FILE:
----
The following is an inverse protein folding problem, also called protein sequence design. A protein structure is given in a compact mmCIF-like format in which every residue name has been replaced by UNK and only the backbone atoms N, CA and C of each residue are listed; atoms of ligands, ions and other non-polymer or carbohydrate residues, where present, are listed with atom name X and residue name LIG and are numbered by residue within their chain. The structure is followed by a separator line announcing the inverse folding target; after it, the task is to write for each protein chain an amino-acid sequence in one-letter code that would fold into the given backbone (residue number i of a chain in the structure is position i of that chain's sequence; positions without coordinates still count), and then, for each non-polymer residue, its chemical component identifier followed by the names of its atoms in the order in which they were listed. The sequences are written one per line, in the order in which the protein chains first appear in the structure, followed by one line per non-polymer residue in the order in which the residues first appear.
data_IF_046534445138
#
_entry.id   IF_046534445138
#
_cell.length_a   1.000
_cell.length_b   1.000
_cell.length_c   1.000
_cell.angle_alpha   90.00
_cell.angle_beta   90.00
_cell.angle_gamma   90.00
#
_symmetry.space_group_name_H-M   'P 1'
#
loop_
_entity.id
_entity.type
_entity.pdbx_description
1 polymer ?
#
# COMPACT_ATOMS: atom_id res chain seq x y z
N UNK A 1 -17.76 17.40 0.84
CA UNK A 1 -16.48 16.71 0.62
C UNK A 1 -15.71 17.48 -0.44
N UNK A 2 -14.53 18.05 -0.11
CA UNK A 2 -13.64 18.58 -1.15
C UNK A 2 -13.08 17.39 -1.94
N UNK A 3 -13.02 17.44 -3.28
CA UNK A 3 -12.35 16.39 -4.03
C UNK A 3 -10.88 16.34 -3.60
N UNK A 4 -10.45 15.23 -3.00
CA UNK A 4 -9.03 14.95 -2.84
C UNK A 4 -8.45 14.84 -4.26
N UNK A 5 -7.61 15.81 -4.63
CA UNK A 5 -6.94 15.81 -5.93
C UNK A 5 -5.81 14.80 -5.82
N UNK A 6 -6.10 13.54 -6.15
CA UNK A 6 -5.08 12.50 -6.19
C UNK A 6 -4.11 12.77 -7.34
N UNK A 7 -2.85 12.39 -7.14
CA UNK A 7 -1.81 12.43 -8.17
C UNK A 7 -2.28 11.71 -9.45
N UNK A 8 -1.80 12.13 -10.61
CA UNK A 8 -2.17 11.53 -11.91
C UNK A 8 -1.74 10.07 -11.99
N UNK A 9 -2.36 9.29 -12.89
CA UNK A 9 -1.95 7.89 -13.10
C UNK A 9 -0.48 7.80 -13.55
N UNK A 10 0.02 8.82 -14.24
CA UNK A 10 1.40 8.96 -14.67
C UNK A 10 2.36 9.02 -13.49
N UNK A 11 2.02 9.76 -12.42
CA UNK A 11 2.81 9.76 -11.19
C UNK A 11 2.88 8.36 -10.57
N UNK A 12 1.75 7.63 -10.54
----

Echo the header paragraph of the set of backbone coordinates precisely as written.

The following is an inverse protein folding problem, also called protein sequence design. A protein structure is given in a compact mmCIF-like format in which every residue name has been replaced by UNK and only the backbone atoms N, CA and C of each residue are listed; atoms of ligands, ions and other non-polymer or carbohydrate residues, where present, are listed with atom name X and residue name LIG and are numbered by residue within their chain. The structure is followed by a separator line announcing the inverse folding target; after it, the task is to write for each protein chain an amino-acid sequence in one-letter code that would fold into the given backbone (residue number i of a chain in the structure is position i of that chain's sequence; positions without coordinates still count), and then, for each non-polymer residue, its chemical component identifier followed by the names of its atoms in the order in which they were listed. The sequences are written one per line, in the order in which the protein chains first appear in the structure, followed by one line per non-polymer residue in the order in which the residues first appear.